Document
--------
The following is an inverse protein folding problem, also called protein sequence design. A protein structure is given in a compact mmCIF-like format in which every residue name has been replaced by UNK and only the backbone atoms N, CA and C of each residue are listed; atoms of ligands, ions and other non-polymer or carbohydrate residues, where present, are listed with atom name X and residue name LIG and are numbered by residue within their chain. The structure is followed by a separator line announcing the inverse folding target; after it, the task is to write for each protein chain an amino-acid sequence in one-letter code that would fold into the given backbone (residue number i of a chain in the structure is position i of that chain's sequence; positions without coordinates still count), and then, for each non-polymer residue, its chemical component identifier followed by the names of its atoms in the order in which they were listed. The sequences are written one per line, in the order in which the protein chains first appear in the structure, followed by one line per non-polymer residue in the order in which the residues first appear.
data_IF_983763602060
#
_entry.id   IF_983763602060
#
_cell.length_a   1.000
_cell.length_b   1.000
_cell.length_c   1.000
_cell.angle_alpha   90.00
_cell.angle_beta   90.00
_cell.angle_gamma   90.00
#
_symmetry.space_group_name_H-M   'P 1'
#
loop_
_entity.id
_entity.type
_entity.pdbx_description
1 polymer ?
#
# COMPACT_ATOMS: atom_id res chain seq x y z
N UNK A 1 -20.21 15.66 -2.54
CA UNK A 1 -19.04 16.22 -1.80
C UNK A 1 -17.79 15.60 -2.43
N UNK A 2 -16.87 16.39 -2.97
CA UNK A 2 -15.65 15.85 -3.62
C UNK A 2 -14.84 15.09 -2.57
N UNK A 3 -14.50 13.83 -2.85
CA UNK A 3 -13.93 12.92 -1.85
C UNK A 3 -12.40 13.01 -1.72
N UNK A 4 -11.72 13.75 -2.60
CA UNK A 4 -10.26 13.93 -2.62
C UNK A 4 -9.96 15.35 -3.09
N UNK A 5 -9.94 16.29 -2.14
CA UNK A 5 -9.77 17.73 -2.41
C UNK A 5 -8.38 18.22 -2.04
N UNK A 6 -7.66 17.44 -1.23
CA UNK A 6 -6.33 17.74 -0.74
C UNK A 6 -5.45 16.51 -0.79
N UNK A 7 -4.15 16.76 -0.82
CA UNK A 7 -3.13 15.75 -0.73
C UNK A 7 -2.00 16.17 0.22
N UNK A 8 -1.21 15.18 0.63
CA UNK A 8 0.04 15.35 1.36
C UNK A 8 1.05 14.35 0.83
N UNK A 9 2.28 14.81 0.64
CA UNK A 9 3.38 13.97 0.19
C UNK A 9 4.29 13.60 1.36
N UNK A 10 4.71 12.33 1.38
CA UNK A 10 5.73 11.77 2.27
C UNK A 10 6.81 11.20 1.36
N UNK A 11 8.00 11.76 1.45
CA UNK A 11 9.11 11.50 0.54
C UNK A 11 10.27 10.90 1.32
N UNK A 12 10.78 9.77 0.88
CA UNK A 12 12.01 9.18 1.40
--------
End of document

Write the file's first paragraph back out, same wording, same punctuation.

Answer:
The following is an inverse protein folding problem, also called protein sequence design. A protein structure is given in a compact mmCIF-like format in which every residue name has been replaced by UNK and only the backbone atoms N, CA and C of each residue are listed; atoms of ligands, ions and other non-polymer or carbohydrate residues, where present, are listed with atom name X and residue name LIG and are numbered by residue within their chain. The structure is followed by a separator line announcing the inverse folding target; after it, the task is to write for each protein chain an amino-acid sequence in one-letter code that would fold into the given backbone (residue number i of a chain in the structure is position i of that chain's sequence; positions without coordinates still count), and then, for each non-polymer residue, its chemical component identifier followed by the names of its atoms in the order in which they were listed. The sequences are written one per line, in the order in which the protein chains first appear in the structure, followed by one line per non-polymer residue in the order in which the residues first appear.